Stir in the flour and baking powder and enough milk to make the mixture just loose enough to drop from a spoon, add the remainder of the fruit.
Spoon into the pudding bowl.
Cover with a pleated piece of double greaseproof paper or foil and tie down. (The paper is pleated to allow for expansion.)
Bring a saucepan of water to the boil, put in the pudding bowl, the water should come half way up the sides.
Cover and steam for 2 hours.
Meanwhile, make the homemade custard.
Put the vanilla pod (if available) into the cold milk and bring slowly to the boil.
Whisk the egg yolks with the sugar in a bowl. Remove the vanilla pod from the milk and pour the milk onto the yolks, whisking all the time, (add the pure vanilla extract if using), return to the saucepan.
Stir over a gentle heat until the mixture thickens just enough to coat the back of a spoon, careful it must not boil.
Pour into a cold bowl and stir occasionally as it cools.
Raspberry Jam Pudding
This is also called Canary... don’t ask me why...
Another children’s favourite — substitute 4-6 tablespoons of handmade raspberry jam for the raisins.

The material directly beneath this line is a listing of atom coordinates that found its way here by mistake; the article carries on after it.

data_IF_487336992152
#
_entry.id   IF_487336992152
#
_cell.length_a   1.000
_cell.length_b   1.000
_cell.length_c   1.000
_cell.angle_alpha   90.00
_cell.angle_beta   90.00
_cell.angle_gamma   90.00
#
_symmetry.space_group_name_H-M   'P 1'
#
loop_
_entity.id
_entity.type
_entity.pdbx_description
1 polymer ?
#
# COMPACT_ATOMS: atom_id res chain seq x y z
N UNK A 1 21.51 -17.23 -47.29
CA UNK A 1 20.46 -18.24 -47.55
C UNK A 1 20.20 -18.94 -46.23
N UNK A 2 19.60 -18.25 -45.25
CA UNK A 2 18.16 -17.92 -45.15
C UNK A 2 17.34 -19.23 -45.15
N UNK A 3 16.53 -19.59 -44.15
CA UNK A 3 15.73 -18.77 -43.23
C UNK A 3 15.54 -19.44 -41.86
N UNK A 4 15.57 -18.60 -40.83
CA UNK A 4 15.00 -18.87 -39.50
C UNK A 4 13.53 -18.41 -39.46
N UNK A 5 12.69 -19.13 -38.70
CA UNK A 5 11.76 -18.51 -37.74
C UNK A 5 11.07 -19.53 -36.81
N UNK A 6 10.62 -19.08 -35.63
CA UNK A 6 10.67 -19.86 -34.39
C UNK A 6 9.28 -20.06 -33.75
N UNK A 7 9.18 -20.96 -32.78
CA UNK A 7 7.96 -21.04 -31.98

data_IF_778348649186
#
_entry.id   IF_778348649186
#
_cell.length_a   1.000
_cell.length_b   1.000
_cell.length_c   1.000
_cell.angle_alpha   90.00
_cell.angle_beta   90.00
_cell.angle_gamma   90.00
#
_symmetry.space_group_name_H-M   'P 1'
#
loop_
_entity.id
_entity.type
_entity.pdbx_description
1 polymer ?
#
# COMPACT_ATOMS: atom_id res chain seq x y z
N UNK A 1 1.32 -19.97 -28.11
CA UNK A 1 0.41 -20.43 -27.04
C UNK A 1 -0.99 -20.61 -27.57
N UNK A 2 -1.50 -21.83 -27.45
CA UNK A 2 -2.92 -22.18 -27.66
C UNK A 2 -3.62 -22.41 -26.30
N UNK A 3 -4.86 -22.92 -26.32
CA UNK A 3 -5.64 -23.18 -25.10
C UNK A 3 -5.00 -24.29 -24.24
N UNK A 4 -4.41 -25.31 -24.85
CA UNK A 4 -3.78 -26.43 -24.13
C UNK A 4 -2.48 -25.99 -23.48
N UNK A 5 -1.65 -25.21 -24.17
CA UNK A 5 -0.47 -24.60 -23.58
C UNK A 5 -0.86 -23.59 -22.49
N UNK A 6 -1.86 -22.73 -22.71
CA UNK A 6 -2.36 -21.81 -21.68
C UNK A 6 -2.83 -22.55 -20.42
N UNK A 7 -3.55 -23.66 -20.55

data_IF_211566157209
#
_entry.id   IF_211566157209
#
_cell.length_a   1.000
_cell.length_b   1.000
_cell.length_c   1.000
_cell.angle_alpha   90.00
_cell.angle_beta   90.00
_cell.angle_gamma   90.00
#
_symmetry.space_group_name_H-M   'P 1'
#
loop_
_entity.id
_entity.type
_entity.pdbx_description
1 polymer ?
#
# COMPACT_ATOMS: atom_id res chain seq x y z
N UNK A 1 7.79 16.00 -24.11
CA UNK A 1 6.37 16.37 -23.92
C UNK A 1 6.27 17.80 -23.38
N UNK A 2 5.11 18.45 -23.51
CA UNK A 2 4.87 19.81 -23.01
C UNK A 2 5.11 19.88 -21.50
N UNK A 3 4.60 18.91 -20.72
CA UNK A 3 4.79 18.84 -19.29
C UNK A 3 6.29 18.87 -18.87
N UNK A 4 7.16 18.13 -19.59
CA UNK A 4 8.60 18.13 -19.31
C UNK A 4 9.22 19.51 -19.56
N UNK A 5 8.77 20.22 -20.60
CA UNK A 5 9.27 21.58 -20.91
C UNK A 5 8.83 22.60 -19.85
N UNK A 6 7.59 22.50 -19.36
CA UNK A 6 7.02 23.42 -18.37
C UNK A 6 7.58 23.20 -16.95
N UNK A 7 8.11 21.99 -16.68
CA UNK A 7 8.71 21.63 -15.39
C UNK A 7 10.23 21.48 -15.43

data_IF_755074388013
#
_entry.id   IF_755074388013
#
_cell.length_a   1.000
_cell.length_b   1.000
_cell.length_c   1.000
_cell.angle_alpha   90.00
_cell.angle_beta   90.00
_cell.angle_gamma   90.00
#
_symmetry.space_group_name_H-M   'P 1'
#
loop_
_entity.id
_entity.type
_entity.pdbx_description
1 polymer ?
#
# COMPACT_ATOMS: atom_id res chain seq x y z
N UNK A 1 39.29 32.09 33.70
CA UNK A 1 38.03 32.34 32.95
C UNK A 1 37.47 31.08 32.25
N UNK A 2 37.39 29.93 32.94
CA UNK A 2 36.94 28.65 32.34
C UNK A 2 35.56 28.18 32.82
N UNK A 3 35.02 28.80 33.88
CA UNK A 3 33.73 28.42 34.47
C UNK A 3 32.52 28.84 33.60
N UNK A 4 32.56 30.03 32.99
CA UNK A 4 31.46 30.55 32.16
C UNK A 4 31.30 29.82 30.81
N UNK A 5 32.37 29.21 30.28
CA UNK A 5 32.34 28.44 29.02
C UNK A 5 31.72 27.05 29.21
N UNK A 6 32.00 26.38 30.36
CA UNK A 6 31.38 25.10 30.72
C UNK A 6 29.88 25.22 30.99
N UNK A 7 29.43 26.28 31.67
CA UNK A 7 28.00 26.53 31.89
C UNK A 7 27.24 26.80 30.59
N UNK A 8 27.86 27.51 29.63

Spread the raspberry jam over the sides and base of the pudding bowl, serve with a warm raspberry jam sauce (thin the jam with a little water) and lots of softly whipped cream.
Marmalade Steamed Pudding with Marmalade sauce
Recipe as above but substitute the jam with 4 to 6 tablespoons of marmalade.
For almost a week during the cold January days, the whole house smells of marmalade. We always looked forward to the final day when the last of the oranges had been turned into marmalade, because by tradition on that day there would be marmalade pudding for lunch.
Make and steam the pudding as above substituting marmalade for raspberry jam.
Meanwhile, make the marmalade sauce.
4 tablespoons water
450g (1lb) marmalade
juice of 1 lemon
sugar, to taste
Put the water and marmalade into a saucepan.
Stir and then bring slowly to the boil for 4/5 mins. Continue to boil for 5 minutes.
Add the lemon juice and if necessary sweeten with a little sugar to taste.
When the pudding is cooked, turn it out on to a warm serving dish and pour the sauce around it.